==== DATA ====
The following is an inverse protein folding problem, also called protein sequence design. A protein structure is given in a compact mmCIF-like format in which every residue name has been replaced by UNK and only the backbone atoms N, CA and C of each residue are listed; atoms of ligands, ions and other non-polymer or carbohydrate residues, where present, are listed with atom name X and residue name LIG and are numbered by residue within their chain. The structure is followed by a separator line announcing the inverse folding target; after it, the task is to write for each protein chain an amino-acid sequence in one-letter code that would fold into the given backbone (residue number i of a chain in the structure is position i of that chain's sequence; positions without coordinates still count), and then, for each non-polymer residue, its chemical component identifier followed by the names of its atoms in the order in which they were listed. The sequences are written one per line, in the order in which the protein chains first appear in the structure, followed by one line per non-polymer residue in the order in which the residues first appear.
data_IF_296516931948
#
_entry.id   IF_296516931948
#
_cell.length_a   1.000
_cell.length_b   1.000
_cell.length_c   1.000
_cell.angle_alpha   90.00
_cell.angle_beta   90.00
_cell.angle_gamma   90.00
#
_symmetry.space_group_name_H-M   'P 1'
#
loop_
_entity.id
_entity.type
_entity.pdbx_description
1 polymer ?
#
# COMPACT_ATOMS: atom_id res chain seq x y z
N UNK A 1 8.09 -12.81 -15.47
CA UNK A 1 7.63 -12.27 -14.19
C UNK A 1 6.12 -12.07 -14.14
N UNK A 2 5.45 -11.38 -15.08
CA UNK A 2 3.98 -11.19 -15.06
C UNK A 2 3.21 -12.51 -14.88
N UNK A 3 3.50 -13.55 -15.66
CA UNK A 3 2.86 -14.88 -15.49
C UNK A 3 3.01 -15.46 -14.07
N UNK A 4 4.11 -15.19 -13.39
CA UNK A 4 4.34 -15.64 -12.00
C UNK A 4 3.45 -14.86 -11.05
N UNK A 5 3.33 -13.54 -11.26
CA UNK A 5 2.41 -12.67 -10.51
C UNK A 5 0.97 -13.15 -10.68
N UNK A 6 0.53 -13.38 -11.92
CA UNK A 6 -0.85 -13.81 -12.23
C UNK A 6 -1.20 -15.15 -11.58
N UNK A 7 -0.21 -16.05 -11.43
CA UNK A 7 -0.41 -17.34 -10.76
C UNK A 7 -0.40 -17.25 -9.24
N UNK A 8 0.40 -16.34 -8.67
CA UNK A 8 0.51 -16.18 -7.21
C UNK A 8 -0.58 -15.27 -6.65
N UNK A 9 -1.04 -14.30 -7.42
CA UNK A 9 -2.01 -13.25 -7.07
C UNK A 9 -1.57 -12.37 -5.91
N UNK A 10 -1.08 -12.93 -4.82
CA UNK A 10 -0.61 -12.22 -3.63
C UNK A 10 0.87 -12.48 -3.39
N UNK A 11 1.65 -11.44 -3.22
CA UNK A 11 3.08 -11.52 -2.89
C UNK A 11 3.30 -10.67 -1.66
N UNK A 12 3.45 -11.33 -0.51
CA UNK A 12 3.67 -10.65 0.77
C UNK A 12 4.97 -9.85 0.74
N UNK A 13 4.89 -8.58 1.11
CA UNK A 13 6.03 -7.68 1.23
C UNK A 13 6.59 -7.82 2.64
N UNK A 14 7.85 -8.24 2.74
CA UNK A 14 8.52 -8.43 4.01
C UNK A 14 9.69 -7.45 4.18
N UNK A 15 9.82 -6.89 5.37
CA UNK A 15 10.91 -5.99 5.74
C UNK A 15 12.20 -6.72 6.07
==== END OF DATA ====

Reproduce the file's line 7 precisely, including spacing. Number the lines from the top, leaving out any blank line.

_cell.length_b   1.000